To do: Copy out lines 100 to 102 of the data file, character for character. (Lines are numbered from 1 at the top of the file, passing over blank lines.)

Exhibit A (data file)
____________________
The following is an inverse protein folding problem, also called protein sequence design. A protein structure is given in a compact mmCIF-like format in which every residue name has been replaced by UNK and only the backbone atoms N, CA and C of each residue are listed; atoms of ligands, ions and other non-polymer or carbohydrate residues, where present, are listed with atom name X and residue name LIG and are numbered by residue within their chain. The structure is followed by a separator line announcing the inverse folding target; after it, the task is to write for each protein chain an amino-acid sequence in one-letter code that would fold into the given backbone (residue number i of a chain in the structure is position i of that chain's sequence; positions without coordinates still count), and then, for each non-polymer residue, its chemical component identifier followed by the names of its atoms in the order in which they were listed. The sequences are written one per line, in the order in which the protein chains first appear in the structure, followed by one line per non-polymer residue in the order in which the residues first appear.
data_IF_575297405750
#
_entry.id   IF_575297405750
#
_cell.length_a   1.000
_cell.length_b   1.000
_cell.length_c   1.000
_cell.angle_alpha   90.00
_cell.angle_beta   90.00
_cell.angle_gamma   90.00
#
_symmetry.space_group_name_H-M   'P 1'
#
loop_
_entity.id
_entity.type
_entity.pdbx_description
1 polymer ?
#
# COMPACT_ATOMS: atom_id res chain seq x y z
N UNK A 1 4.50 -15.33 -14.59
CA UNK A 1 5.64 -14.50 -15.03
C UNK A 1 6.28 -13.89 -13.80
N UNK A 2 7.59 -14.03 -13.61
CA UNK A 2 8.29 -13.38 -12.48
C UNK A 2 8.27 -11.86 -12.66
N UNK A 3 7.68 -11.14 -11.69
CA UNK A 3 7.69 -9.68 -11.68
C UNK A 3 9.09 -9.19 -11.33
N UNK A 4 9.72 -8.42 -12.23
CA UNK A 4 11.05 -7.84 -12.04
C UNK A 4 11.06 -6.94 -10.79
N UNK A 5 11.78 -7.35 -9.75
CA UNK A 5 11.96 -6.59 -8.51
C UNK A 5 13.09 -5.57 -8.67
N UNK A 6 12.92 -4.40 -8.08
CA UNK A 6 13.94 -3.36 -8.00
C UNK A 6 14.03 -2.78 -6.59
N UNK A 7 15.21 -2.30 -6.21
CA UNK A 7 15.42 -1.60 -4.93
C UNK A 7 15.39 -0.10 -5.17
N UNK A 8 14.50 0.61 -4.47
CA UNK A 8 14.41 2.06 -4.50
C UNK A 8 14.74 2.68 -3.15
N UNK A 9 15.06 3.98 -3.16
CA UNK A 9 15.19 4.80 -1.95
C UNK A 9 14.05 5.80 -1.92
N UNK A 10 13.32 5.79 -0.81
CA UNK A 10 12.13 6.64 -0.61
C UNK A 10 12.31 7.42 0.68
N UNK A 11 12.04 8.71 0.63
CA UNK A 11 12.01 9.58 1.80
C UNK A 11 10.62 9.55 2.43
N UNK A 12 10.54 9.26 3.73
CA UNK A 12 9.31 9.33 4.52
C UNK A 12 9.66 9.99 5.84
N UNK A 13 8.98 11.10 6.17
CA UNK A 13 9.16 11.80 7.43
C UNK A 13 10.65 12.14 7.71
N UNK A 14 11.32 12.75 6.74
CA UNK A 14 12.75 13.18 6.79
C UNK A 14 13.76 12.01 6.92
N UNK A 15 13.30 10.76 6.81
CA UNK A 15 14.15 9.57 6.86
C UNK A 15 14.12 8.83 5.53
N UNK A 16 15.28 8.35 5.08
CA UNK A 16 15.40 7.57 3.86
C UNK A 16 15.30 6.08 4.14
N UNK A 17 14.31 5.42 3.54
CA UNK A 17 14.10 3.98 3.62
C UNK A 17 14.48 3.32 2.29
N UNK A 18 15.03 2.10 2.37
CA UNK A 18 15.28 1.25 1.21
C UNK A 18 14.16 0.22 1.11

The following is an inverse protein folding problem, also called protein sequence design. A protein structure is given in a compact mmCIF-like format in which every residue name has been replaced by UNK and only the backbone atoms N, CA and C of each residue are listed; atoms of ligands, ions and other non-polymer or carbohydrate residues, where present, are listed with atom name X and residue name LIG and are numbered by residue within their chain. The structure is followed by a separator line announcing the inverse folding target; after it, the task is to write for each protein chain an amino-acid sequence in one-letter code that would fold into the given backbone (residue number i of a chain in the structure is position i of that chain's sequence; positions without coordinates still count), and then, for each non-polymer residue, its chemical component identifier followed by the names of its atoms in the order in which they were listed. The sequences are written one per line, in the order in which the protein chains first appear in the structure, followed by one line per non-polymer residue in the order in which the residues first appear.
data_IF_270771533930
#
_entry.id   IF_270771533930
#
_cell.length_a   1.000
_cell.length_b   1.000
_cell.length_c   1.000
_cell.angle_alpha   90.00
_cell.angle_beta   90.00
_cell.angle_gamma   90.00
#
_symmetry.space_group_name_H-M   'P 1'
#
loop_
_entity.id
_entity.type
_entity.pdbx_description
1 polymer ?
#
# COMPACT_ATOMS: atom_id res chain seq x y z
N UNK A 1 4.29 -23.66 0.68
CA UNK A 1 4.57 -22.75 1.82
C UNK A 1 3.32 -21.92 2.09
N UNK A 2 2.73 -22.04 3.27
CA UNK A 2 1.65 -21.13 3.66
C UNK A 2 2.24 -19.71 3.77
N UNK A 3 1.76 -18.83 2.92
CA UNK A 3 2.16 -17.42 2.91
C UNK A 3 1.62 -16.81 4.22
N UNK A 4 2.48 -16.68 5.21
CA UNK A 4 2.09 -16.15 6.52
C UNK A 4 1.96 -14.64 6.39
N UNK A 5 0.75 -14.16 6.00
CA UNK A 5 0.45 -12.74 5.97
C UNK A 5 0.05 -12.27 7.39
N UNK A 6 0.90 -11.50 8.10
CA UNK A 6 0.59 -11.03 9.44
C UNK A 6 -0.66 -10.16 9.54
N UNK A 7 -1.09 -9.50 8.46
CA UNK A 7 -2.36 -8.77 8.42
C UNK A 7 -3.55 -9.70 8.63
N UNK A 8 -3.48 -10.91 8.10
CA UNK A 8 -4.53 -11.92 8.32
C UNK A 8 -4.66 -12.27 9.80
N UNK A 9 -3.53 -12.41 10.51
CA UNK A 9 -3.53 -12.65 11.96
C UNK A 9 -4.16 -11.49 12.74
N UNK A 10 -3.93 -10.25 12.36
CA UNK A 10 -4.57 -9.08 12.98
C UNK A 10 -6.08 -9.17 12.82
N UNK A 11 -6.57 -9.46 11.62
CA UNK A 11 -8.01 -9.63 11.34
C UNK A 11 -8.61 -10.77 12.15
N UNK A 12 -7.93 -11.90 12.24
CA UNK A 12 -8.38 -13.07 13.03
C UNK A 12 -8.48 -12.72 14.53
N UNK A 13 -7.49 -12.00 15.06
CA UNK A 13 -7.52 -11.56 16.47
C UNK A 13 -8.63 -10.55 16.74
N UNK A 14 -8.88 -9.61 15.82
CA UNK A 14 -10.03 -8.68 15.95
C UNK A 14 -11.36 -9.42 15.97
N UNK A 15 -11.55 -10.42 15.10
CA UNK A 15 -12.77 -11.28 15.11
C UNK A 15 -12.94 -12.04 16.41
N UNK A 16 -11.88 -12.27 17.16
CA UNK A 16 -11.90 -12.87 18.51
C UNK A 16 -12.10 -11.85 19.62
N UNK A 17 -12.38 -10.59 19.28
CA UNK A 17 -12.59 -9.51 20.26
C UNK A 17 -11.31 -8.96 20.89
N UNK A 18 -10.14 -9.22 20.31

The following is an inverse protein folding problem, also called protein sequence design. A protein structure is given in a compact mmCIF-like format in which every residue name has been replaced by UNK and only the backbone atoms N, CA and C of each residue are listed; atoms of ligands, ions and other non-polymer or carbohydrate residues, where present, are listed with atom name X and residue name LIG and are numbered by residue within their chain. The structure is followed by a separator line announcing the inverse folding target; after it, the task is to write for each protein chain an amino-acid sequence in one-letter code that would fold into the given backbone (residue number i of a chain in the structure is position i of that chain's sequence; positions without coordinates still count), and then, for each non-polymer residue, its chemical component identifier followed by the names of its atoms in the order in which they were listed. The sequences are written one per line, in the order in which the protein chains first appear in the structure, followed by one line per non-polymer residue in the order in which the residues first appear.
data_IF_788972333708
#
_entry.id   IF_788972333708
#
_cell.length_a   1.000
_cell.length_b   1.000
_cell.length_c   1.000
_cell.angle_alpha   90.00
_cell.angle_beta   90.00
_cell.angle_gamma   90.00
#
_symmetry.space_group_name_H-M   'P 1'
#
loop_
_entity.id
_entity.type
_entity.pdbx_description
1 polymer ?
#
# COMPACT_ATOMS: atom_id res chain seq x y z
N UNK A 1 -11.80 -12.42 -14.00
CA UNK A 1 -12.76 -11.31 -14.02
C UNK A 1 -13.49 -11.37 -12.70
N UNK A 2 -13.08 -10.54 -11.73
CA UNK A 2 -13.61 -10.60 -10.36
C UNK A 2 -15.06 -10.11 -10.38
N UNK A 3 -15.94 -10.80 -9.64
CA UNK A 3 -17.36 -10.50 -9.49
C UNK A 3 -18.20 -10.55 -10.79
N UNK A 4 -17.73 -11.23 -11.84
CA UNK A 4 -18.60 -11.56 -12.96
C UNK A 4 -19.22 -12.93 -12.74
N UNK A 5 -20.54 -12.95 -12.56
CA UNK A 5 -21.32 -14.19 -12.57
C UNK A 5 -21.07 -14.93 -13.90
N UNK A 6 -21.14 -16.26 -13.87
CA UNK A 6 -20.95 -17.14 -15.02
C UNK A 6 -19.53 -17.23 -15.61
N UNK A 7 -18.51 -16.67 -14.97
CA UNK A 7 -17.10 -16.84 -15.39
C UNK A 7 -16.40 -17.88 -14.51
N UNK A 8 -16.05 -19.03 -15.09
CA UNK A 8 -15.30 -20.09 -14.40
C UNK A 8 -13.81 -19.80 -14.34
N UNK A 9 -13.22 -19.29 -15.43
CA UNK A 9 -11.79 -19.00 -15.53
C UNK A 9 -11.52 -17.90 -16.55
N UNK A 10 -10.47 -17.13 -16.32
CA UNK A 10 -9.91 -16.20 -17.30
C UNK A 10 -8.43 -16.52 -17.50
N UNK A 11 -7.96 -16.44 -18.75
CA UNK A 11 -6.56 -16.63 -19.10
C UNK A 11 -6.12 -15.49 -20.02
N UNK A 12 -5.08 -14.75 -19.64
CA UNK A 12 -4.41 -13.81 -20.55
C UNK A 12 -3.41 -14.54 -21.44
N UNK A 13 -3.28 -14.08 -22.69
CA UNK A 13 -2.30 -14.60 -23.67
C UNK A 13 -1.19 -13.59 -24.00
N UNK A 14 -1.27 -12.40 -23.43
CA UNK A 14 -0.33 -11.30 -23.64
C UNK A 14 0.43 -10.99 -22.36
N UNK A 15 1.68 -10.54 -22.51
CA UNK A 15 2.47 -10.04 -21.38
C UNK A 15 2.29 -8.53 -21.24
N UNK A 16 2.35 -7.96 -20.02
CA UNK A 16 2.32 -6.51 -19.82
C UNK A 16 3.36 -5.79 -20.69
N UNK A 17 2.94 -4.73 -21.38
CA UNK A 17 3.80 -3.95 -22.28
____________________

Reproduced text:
N UNK A 2 2.73 -22.04 3.27
CA UNK A 2 1.65 -21.13 3.66
C UNK A 2 2.24 -19.71 3.77